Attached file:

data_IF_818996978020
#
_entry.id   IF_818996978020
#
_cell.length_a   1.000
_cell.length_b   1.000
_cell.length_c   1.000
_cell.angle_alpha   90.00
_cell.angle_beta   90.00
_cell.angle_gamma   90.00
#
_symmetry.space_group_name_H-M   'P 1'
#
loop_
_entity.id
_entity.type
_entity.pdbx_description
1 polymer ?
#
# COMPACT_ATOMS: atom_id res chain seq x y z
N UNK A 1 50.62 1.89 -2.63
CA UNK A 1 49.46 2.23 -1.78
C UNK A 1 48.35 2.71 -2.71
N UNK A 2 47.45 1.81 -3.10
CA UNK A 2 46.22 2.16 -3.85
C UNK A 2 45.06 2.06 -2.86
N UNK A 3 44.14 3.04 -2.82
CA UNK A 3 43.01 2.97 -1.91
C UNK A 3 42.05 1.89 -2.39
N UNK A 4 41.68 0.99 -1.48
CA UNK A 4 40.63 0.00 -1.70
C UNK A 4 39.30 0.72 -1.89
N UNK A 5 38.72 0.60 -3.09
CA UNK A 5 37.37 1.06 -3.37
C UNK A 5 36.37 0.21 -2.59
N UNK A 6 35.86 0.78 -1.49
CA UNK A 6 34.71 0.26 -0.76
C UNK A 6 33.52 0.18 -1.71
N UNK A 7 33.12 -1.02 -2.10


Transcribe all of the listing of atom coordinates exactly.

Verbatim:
data_IF_818996978020
#
_entry.id   IF_818996978020
#
_cell.length_a   1.000
_cell.length_b   1.000
_cell.length_c   1.000
_cell.angle_alpha   90.00
_cell.angle_beta   90.00
_cell.angle_gamma   90.00
#
_symmetry.space_group_name_H-M   'P 1'
#
loop_
_entity.id
_entity.type
_entity.pdbx_description
1 polymer ?
#
# COMPACT_ATOMS: atom_id res chain seq x y z
N UNK A 1 50.62 1.89 -2.63
CA UNK A 1 49.46 2.23 -1.78
C UNK A 1 48.35 2.71 -2.71
N UNK A 2 47.45 1.81 -3.10
CA UNK A 2 46.22 2.16 -3.85
C UNK A 2 45.06 2.06 -2.86
N UNK A 3 44.14 3.04 -2.82
CA UNK A 3 43.01 2.97 -1.91
C UNK A 3 42.05 1.89 -2.39
N UNK A 4 41.68 0.99 -1.48
CA UNK A 4 40.63 0.00 -1.70
C UNK A 4 39.30 0.72 -1.89
N UNK A 5 38.72 0.60 -3.09
CA UNK A 5 37.37 1.06 -3.37
C UNK A 5 36.37 0.21 -2.59
N UNK A 6 35.86 0.78 -1.49
CA UNK A 6 34.71 0.26 -0.76
C UNK A 6 33.52 0.18 -1.71
N UNK A 7 33.12 -1.02 -2.10